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Patient flow best practices

Photo: Patient flow best practices
Why is optimising patient flow important in a hospital setting?

Patient flow is a term used to describe the movement and processes involved in the progression of patients along a pathway of care. This involves the movement of patients from one location to another, the efficiency of referrals, assessments and decision-making, and how/where certain health services and diagnostic tests are accessed.

This topic is becoming of increasing importance in hospitals, as optimised patient flow results in reduced patient waiting times, decreased costs to the health care system, improved efficiency of assessment and treatment, and consequently decreased harm/adverse events to patients.

What impairs good patient flow in the hospital setting?

● Increased demand in emergency departments (high numbers of patients to see – this may increase during certain times of year, e.g. during Schoolies week, where many people seek treatment for Schoolies-related incidents)
● Low staff numbers
● Delays in registrars coming to emergency departments to see referred patients
● Delays in registrars deciding whether or not to admit patients
● Delays in consultants seeing the patients (generally registrars review patients first (known as being “on-take”), with consultants not being available until several hours later (known as the “post-take” period))
● No available hospital beds for the admission of new patients waiting in the emergency department
● Delays in ordering beds and transferring emergency department patients to inpatient beds
● Delays in performing diagnostic tests (e.g. bloods, imaging)
● Delays in receiving the results of diagnostic tests
● Delays in decision-making by the inpatient team
● Delays in discharging inpatients
● Fewer services available on nights, weekends and public holidays
● A trend towards admitting new patients in the morning, but not discharging patients until the afternoon

How does patient flow affect patient care?

Essentially, poor patient flow can cause delays in assessment, delays in ordering diagnostic tests and delays in receiving/interpreting the results of diagnostic tests. This results in delays in treatment decisions and thereby sometimes increased patient morbidity and mortality. Delays in discharging patients, result in delays in admitting new patients and providing them with adequate treatment.

How does patient flow affect hospital budgets?

Poor patient flow causes delays that may result in prolonged hospital admissions.

This is associated with increased hospital costs, which include the cost of hospital beds, staff wages, patient food, housekeeping issues (such as patient linen/laundry), investigations and treatments.

A study in 2011 of two hospitals in New York demonstrated that crowding and prolonged stays in emergency departments resulted in significantly increased costs to the hospitals. It was found that the two hospitals could potentially save $3.9 million and $9.8 million respectively per year if there was faster movement of patients from emergency departments to the inpatient setting.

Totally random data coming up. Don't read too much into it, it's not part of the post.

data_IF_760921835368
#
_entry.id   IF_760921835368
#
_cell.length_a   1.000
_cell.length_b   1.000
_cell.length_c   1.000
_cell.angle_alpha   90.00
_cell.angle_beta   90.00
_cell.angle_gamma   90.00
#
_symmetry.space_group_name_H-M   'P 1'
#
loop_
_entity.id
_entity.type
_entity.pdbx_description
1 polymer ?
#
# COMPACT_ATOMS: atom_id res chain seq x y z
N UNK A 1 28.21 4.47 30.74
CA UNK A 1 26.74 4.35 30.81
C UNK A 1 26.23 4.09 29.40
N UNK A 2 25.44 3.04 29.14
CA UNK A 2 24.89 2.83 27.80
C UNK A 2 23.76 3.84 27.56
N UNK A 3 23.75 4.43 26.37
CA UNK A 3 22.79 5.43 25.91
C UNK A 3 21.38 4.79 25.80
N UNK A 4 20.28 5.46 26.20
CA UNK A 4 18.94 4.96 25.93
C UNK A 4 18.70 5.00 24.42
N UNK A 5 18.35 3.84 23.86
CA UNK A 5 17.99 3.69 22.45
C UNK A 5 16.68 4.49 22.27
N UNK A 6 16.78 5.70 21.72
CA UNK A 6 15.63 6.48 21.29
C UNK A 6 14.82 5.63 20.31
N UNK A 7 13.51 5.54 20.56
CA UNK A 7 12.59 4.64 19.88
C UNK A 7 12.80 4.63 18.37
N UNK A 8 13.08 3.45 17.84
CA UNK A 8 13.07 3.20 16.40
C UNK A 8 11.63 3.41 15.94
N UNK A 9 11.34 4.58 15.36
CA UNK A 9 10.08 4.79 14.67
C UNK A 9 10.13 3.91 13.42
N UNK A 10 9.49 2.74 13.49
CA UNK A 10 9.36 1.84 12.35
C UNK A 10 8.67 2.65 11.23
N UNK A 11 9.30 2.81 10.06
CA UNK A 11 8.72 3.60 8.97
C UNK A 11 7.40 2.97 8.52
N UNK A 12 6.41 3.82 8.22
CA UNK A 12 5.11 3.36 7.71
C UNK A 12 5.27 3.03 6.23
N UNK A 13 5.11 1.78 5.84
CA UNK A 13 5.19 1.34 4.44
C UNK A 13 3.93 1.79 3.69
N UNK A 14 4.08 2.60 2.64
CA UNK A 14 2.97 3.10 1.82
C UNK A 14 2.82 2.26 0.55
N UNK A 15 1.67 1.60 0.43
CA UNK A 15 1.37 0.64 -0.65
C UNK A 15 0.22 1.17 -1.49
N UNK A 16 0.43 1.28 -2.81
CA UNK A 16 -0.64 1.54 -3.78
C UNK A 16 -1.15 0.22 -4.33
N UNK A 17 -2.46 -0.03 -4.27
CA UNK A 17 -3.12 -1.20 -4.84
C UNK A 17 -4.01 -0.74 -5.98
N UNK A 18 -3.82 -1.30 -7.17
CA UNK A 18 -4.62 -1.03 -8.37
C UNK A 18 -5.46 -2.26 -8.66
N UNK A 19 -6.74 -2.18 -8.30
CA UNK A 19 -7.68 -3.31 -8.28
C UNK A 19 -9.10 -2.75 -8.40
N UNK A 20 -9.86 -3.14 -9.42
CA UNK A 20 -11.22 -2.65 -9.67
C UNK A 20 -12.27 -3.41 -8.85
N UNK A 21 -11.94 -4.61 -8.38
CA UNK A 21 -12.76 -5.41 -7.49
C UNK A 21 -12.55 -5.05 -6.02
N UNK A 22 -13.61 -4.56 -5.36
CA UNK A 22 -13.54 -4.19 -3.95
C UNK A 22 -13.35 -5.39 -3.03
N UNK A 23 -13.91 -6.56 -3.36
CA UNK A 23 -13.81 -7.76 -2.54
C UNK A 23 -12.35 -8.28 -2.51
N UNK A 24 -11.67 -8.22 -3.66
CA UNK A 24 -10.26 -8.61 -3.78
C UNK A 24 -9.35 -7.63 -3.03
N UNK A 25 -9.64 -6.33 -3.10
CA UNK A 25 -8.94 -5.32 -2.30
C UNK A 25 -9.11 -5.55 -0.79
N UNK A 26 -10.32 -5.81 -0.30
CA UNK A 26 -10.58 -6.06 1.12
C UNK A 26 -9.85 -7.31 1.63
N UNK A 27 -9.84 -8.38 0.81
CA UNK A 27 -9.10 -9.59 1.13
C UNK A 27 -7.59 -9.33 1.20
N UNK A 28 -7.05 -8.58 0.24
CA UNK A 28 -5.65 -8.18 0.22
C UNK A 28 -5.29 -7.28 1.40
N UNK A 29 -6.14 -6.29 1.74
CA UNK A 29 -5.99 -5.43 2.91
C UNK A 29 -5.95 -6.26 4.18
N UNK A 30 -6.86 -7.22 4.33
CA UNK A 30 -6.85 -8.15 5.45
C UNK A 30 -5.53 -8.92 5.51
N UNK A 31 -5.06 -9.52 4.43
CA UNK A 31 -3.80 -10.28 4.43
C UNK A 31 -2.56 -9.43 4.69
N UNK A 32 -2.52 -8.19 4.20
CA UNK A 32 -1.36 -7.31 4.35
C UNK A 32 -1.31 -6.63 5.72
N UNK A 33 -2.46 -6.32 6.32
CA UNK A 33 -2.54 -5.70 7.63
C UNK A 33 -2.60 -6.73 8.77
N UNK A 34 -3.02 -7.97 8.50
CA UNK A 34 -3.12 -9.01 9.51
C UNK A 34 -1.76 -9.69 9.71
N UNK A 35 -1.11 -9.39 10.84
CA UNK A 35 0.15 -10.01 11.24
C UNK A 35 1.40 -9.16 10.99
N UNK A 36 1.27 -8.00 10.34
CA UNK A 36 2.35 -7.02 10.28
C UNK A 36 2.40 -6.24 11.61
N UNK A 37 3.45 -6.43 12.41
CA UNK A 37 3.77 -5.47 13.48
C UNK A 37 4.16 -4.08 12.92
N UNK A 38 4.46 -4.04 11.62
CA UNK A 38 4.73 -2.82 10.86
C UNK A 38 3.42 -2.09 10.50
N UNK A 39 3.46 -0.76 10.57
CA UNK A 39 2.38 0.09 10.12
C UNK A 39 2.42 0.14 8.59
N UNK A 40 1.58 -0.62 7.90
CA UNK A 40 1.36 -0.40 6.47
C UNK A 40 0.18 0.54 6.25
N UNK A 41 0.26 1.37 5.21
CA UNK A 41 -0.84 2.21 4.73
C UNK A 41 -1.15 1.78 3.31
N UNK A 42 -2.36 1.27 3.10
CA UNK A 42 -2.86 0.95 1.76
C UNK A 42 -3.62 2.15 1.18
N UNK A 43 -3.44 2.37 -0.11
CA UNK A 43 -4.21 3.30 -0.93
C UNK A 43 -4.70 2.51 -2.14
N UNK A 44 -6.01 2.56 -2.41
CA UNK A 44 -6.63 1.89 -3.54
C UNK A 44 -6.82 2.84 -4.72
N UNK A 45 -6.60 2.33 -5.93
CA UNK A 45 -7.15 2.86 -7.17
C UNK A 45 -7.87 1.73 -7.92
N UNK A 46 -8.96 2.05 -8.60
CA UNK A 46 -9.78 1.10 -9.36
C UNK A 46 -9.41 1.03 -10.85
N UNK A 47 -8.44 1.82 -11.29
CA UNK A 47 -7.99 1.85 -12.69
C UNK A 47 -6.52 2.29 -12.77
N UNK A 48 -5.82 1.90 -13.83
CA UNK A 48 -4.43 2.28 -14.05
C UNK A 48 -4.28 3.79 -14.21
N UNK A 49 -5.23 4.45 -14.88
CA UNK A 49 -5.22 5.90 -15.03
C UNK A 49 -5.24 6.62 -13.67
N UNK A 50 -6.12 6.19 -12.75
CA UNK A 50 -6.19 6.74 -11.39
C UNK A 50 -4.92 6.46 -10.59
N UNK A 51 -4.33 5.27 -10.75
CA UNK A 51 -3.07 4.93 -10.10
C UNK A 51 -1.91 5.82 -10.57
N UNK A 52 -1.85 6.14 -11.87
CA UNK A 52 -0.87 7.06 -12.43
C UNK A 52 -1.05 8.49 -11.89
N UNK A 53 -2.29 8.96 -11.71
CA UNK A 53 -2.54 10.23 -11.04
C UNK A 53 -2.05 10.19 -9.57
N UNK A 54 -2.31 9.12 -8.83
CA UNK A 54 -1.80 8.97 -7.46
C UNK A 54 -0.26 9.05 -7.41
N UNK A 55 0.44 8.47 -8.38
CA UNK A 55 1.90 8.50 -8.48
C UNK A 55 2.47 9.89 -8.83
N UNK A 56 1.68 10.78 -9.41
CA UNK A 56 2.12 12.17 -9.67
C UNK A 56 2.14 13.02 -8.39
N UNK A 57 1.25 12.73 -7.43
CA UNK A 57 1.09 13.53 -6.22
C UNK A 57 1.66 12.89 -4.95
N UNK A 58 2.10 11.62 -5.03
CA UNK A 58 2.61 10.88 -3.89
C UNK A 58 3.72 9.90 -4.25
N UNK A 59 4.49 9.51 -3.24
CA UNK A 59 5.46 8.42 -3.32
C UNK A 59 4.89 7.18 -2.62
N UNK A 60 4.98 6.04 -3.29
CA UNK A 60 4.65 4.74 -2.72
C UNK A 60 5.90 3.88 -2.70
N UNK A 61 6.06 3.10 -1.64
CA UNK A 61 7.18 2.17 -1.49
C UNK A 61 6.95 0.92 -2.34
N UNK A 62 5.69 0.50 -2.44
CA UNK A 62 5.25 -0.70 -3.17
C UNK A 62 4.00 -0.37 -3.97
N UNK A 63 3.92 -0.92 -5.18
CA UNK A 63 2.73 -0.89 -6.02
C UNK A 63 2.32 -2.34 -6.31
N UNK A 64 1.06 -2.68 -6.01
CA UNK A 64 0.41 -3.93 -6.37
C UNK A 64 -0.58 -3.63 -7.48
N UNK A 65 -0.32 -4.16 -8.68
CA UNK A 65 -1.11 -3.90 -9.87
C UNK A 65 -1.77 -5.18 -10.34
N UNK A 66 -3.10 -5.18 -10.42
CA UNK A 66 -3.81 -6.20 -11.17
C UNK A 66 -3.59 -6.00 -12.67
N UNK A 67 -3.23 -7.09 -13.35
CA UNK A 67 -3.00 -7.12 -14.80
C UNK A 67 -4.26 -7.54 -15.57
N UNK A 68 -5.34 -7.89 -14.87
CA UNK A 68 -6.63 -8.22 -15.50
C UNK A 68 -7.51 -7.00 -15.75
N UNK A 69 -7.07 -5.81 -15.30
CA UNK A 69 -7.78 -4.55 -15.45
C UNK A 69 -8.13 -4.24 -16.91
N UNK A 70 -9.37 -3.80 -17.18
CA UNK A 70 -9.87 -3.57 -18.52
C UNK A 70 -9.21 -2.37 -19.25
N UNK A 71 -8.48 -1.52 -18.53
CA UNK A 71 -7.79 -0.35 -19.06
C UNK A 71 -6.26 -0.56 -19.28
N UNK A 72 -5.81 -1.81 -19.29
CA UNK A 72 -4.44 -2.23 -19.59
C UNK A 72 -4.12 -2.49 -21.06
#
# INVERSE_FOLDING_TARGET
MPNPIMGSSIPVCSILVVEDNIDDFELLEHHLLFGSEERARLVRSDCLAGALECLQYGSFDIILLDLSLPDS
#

A Summary of Patient Flow Best Practices

● Efficient discharge planning, with early involvement of multidisciplinary/allied health staff
● Multidisciplinary teams to see patients in the emergency department if possible, instead of waiting until they are transferred to the inpatient ward
● Whiteboard on inpatient wards to track patient progress – placed in high-traffic areas, where health professionals have access to information such as patient bed number, allied health referrals made, tests ordered, discharge medications and predicted date of discharge
● Increased numbers of senior staff in emergency departments, to supervise junior staff and enhance decision-making
● Consultants to begin seeing more patients “on-take” (when the registrar first sees them), instead of “post-take” (several hours or the day after the registrar has seen them)
● Make small alterations to working hours for staff – e.g. if phlebotomists and laboratory technicians commence work half an hour to an hour earlier, then blood results will be available earlier each day
● Established and reliable pathways for accessing diagnostic test results, with quick provision of imaging and interpretation/reports
● Careful scheduling/separation of acute and elective procedures, so that there is always capacity to provide acute services when needed
● Aiming to discharge patients in the morning, to free up beds for late morning/afternoon admissions
● Setting up temporary external clinics during known busy periods, e.g. during Schoolies week
● Improving staff engagement in making changes to improve patient flow
● Run audits/research on the abovementioned ideas to ensure patient flow is being improved, and identify areas that can still be improved



Sources
http://www.ecinsw.com.au/sites/default/files/field/file/Improving%20acute%20patient%20flow%20paper_0.pdf
http://www.health.org.uk/sites/default/files/ImprovingPatientFlow_fullversion.pdf
https://ama.com.au/ausmed/unlocking-secrets-patient-demand
https://www.mja.com.au/journal/2009/190/11/whiteboards-one-tool-improve-patient-flow

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